COVID-19: Appeal Court issues new guidelines for election tribunals


The acting President of the Court of Appeal, Justice Monica Dongban-Mensem, has rolled out new guidelines to enhance expeditious hearing of pending cases while still ensuring safety in court and election petition tribunals.

The action is in furtherance of earlier notices for the enforcement of the directive issued by the Chief Justice of Nigeria (CJN), Justice Tanko Muhammad, which is in tandem with the COVID-19 Regulations 2020, made pursuant to Quarantine Act 2004 by President Muhammadu Buhari.

In order to reduce the time spent in argument in court, the new practice direction encouraged ‘lawyers to use their letterhead paper and clearly identify all relevant details such as their names clearly stating which party they are appearing for and to indicate their designation such as Attorney General of the Federation, state counsel and senior advocate, among others.’

The new guidelines equally requested lawyers to clearly state when the briefs are filed, what date with Appellant(s), Respondent(s) (where multiple parties) – each must be properly identified.

They are to properly identify the processes filed by date of filling and date of the process, including preliminary objections (if any), suit number/appeal numbers to be clearly stated and name of the party.

Also, the date of judgment and court–example: Judgment of the Federal Capital Territory (FCT) High Court Holden at Kado, or judgment of the Kogi High Court Holden at Lokoja, or judgment of the Federal High Court Holden at Ondo Town. Judgment of Federal High Court, State High Court, Industrial Court, etc indicating place of the court and the date of filling of the appeal.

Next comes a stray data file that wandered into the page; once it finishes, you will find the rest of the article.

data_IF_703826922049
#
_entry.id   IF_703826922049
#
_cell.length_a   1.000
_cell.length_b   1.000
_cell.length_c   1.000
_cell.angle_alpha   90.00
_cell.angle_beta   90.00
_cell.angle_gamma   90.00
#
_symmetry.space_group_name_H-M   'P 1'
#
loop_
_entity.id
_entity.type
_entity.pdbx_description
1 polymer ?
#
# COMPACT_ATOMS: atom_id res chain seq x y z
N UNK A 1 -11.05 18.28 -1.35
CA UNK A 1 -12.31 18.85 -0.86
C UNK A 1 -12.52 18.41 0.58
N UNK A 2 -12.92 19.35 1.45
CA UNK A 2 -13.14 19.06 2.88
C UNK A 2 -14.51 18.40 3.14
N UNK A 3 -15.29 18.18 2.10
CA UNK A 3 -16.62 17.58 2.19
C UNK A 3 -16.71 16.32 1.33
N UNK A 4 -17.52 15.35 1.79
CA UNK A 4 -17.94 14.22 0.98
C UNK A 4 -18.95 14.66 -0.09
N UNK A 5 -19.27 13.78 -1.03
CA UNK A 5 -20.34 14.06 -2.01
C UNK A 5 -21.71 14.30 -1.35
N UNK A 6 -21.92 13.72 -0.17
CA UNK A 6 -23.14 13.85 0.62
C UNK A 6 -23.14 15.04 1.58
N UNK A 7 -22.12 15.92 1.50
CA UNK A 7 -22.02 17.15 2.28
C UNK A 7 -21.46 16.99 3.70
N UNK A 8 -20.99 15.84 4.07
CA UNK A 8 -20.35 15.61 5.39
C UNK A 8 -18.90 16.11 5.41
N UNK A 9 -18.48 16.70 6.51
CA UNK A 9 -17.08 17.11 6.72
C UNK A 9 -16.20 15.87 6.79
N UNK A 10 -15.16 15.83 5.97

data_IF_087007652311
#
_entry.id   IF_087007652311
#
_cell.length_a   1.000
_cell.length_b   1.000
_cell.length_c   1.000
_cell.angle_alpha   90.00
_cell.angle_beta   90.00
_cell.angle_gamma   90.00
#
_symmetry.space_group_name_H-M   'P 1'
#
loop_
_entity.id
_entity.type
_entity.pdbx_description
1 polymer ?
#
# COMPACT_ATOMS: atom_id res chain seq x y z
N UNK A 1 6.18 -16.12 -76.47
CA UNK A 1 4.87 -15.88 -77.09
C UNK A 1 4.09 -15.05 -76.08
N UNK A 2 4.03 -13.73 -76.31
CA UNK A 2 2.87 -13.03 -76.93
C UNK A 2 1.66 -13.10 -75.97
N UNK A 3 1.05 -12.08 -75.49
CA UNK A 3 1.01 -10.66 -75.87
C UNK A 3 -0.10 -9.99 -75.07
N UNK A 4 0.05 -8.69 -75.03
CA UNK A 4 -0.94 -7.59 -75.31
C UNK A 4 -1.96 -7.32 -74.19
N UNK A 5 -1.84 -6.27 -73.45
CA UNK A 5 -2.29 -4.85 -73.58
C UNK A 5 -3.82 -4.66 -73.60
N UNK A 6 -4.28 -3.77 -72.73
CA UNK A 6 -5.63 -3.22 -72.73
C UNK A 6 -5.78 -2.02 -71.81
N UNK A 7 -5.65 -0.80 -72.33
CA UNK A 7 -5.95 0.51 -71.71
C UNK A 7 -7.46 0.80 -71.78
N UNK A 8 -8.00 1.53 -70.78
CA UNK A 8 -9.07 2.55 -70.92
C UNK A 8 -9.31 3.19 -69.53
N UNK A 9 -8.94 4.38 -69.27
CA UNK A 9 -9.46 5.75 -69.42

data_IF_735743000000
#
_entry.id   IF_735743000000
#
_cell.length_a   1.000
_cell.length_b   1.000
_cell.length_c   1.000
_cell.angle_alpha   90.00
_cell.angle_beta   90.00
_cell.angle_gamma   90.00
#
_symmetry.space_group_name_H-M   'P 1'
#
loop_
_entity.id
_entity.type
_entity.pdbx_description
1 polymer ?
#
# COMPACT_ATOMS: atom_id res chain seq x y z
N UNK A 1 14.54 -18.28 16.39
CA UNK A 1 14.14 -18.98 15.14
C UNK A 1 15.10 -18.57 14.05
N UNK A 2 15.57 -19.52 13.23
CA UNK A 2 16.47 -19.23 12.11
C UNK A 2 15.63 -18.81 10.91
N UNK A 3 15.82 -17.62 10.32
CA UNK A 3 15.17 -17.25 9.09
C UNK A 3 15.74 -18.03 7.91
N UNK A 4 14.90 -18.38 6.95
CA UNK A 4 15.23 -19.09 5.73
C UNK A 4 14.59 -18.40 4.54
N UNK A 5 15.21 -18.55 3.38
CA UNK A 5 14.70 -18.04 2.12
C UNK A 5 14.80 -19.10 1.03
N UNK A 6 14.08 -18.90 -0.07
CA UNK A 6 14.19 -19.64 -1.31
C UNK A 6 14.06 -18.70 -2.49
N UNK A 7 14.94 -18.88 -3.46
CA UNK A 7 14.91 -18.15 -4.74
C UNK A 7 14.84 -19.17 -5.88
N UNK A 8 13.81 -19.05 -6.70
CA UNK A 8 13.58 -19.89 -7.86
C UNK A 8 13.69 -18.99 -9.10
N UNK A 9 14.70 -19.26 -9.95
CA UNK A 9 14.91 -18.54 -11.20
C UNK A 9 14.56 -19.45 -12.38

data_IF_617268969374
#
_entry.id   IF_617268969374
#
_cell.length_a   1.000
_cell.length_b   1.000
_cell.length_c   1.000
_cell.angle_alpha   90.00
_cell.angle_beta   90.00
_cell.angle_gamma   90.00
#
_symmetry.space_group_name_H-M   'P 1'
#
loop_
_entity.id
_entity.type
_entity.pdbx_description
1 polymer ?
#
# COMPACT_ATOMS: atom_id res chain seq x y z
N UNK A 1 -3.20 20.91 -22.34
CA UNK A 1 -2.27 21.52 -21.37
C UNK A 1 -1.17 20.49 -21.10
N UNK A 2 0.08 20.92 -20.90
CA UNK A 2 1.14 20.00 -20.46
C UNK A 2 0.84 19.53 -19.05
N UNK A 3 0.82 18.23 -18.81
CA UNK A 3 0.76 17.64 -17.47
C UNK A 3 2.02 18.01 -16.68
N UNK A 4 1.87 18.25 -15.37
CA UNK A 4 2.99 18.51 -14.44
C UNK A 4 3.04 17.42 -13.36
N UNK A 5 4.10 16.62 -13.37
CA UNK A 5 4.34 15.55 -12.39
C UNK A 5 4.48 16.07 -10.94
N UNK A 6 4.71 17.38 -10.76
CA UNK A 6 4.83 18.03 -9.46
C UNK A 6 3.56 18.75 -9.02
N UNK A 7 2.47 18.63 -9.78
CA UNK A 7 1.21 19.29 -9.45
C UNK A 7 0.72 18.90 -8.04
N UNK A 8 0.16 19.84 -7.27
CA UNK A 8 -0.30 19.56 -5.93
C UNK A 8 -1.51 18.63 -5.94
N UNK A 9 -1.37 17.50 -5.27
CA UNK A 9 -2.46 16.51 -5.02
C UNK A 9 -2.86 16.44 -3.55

Other particulars to be supplied by lawyers, according to the guidelines include; date records were transmitted (if any as stamped by the Court of Appeal Registry); reply brief (if any); Cross-Appeal/Cross Respondent; date of service – that is date on which process was received by the other party.

Justice Dongban-Mensem directed that ”all these details shall be submitted electronically to the office of the Chief Registrar for onward transmission and copies must be sent to the respective DCRs.”

She said that ”the use of electronic channels of communication reduces the amount of talking and time expended over a matter in court.”

“As we do know, the court is an enclosed place so much talk with its characteristic spewing of saliva predisposes both court workers and the public to health hazards especially in this time of menacing COVID-19 pandemic,” Justice Dongban-Mensem added.


Mercy Chukwudiebere